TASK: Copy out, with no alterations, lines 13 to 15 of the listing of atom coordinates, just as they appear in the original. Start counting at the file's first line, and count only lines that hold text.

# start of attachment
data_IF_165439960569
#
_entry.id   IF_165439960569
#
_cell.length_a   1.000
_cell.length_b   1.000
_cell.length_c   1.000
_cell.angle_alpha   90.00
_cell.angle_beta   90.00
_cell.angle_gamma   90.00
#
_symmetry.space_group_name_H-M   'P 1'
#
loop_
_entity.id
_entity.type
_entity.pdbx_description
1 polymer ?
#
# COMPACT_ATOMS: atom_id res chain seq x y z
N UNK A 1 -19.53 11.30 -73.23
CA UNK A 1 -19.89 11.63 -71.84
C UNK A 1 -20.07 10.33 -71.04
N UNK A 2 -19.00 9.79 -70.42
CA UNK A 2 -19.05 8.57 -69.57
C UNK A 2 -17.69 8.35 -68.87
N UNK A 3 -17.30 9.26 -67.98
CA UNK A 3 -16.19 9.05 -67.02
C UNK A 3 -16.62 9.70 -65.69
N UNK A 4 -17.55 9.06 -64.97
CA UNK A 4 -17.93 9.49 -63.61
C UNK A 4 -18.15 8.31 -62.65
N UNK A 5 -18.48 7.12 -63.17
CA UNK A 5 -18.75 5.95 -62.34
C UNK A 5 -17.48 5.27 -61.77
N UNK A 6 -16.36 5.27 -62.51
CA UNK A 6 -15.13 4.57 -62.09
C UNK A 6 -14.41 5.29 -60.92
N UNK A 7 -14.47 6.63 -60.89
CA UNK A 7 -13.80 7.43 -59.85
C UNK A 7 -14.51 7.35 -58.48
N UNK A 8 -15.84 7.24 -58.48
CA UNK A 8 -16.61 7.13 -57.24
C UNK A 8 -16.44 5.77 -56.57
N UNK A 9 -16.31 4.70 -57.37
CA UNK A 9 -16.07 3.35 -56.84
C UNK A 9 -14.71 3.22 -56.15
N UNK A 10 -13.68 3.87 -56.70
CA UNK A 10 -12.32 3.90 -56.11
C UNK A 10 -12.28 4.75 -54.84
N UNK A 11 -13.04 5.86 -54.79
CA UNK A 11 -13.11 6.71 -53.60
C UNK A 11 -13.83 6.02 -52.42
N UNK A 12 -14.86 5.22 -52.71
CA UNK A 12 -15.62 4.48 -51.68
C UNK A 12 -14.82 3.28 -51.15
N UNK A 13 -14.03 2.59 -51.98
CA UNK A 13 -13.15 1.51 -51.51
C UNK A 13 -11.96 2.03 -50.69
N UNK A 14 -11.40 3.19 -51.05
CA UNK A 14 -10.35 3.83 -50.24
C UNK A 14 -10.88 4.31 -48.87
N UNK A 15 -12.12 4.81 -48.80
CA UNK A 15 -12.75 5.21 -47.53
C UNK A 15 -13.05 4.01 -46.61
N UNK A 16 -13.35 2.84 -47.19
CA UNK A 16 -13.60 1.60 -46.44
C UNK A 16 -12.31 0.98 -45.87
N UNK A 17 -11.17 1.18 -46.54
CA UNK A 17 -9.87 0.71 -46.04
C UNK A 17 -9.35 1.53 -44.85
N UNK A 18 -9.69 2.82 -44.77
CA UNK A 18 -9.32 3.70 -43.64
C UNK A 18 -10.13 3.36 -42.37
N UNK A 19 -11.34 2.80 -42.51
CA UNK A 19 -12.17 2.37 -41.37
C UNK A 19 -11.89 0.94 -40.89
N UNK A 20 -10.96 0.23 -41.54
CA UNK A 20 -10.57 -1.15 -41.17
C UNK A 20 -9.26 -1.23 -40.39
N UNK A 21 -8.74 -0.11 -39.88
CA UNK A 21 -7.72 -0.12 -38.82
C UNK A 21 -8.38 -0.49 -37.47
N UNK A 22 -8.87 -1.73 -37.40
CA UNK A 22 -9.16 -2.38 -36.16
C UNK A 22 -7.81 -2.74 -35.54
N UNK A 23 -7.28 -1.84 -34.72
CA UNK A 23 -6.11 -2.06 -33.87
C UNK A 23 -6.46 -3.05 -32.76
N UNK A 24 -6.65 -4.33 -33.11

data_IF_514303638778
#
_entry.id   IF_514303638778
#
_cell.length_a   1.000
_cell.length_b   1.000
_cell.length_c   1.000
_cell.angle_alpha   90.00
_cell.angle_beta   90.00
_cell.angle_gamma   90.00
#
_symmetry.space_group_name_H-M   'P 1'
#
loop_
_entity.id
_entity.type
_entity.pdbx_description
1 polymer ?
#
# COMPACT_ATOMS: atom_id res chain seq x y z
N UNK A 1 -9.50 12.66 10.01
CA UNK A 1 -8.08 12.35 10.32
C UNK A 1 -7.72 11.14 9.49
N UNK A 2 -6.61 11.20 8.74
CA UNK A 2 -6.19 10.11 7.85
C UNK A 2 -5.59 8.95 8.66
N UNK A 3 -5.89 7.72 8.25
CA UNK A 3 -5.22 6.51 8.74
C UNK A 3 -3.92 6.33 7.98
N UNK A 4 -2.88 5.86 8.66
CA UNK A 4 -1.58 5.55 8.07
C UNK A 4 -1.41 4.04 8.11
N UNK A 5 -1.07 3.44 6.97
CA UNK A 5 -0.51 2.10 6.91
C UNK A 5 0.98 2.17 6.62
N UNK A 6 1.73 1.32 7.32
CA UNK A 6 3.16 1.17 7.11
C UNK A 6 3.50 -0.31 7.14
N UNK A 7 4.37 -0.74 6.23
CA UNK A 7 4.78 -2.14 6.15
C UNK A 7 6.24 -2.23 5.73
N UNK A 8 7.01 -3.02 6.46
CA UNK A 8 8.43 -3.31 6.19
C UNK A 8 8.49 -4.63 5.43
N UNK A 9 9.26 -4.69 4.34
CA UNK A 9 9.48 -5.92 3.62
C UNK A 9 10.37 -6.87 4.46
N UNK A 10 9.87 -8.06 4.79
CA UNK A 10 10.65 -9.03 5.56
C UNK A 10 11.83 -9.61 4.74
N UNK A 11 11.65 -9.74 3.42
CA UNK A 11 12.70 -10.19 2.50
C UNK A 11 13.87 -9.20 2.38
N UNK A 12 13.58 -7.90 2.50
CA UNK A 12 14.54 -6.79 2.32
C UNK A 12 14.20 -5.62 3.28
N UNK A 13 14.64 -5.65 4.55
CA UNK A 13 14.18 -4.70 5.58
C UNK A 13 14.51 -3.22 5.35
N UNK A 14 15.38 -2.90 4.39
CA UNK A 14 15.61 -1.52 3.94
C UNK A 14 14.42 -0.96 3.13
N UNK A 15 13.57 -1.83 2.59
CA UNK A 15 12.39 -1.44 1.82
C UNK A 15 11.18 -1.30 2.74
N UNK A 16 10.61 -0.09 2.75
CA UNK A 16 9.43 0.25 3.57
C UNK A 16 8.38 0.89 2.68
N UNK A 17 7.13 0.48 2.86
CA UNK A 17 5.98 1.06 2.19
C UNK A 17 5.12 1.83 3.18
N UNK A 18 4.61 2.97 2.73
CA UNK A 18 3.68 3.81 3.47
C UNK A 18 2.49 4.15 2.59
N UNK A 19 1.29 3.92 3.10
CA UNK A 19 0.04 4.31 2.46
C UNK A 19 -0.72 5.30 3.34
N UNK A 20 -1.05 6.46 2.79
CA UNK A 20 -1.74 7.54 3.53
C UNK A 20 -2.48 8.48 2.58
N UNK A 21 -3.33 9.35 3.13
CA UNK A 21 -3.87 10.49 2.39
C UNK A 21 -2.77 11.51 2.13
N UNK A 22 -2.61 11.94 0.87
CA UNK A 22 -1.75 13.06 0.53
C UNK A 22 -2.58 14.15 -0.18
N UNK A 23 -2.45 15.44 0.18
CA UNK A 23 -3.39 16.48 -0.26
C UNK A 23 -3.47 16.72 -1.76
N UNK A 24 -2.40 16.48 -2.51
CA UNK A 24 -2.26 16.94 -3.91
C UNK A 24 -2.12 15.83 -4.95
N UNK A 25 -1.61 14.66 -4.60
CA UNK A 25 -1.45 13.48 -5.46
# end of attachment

#
loop_
_entity.id